Three soups include black bean, chicken and meatball ($6 apiece). The non-combo platters explore different ingredients. You can get chicken or pork in the preparation of your choice, for instance, and several preparations of shrimp.

If you want to leave the taco-burrito-enchilada world behind, a couple of dozen dinner specials await, all priced in the $20 range, featuring preparations of beef, shrimp, chicken and pork. Sarape is described as a shell steak sautéed in garlic and topped with refried beans; the fiesta de camarones gives you shrimp in three styles (grilled, breaded, served in a white sauce); nino envueltos stuffs steak with cheese and bacon and won’t be on my daughter’s diet anytime soon. She had the pollo poblano, which stuffs sautéed chicken into a couple of big sweet poblano peppers and tops them with tomato sauce and cheese, rice and beans on either side. She marshaled her portion and suggested I do the same with mine.

Service was very attentive. A succession of waiters strolled the length of the room, always checking tables, which is a rarity among area restaurants. And there were some nice touches offered, like the complimentary appetizer of a small cheese quesadilla and the surprise dessert (we otherwise wouldn’t have ordered any) of a sweet chimichanga that I munched under the glower of the across-the-table Argus.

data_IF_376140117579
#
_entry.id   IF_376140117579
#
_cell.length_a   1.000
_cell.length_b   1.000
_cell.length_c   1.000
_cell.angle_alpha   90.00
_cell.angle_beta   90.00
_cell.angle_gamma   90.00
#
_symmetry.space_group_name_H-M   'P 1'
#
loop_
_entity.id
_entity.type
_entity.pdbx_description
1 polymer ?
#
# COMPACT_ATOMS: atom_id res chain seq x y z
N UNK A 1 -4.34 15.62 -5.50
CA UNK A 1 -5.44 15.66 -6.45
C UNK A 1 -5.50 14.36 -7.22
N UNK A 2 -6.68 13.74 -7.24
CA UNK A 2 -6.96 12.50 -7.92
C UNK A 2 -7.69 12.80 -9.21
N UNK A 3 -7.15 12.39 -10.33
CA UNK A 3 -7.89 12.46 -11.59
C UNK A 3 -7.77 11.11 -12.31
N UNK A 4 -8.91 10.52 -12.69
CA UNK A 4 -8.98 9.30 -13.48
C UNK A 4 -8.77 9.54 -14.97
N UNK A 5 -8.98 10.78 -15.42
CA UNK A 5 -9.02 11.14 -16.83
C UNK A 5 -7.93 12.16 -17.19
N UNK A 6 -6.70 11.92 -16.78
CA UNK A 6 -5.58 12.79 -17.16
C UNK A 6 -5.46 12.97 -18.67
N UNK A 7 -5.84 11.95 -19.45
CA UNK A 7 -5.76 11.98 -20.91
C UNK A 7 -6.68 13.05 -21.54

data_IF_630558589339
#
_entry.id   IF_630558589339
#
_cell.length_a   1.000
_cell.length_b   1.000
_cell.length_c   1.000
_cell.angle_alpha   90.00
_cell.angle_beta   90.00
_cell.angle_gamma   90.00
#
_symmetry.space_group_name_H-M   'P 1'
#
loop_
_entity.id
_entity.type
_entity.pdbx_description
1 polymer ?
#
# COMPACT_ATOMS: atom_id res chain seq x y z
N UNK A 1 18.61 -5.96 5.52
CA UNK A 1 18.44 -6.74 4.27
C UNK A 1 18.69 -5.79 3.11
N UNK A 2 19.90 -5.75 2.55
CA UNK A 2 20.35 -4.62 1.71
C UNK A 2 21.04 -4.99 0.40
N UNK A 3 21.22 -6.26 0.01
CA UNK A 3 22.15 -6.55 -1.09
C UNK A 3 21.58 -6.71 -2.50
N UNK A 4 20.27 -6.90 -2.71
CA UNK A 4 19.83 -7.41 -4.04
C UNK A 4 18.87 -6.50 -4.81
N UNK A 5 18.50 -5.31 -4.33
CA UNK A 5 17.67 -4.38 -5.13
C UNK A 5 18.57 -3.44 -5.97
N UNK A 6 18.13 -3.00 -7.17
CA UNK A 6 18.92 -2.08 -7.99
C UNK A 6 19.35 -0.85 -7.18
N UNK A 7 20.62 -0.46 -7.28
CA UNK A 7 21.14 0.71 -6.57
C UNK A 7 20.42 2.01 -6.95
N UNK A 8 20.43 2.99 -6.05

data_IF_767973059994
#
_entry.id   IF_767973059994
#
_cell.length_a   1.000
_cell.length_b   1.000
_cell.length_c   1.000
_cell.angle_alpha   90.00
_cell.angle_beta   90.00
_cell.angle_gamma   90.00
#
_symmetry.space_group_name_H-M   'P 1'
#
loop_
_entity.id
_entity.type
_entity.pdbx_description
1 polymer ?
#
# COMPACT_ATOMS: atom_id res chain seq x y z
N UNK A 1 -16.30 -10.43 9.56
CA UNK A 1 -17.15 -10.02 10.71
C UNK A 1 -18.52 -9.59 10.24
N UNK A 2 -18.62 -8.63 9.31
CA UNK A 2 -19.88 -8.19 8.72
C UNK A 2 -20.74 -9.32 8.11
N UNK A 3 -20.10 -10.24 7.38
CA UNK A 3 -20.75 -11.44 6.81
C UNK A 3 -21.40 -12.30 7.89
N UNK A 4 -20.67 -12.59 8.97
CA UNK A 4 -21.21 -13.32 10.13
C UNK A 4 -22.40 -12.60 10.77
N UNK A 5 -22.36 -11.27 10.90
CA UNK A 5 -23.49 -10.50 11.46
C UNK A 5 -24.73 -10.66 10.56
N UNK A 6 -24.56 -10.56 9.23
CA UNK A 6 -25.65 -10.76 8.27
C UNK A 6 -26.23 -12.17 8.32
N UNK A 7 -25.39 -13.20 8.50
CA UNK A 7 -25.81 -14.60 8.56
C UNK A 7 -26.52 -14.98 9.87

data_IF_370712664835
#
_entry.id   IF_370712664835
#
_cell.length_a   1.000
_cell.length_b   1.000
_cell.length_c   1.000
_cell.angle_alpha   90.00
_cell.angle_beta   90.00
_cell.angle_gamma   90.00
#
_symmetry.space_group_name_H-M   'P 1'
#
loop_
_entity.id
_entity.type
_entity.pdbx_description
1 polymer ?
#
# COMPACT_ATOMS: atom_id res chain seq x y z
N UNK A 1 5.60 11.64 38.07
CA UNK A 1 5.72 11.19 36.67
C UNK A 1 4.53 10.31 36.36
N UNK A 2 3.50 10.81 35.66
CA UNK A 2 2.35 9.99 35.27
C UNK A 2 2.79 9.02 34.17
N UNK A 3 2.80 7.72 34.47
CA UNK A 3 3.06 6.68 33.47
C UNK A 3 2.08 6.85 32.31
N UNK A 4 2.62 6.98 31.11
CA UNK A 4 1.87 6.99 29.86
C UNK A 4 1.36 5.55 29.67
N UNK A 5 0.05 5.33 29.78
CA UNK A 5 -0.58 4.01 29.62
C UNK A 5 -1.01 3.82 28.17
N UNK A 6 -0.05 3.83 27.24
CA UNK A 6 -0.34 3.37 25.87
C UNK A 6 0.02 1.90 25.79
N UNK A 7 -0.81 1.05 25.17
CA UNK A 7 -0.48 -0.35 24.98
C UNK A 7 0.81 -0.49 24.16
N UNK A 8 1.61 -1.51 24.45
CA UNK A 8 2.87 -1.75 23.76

Each of the area’s Mexican restaurants has a different-enough menu and personality to satisfy your various shades of Mexican-meal craving. El Mexicano is low-key and low-priced, and serves high-quality food within its well-defined range, thus serving a useful purpose in Saratoga’s downtown.

Click here for a list of recently reviewed restaurants.


Schenectady Day Nursery’s 11th annual fundraising event, “A Little Bit of Jazz & More,” will take place from 5:30 to 8 today (Thursday, April 29) in the Fenimore Gallery at Proctors Theatre (432 State St., Schenectady). The “more” part of the proceedings includes a cornucopia of food, including a carving station with turkey breast and roast beef, a pasta station, an hors d’oeuvres display and, if you don’t want to fetch your food, circulating trays with even more hors d’oeuvres, including sesame chicken, a Mediterranean artichoke tart, shrimp Wellington, spanakopita and more. There will be complimentary beer and wine and Chocolates by Lindt. The jazz part is a performance by Colleen Pratt and Friends. The event includes a benefit drawing with a choice of a $500 gift card at either Town TV or Empress Travel, and gift baskets sponsored by the Schenectady Day Nursery Board of Directors. Reservations are $50 per person or $100 for honorary committee status, and may be made by calling Jim Kalohn at 894-6305. . . . Remember to pass your scraps to Metroland.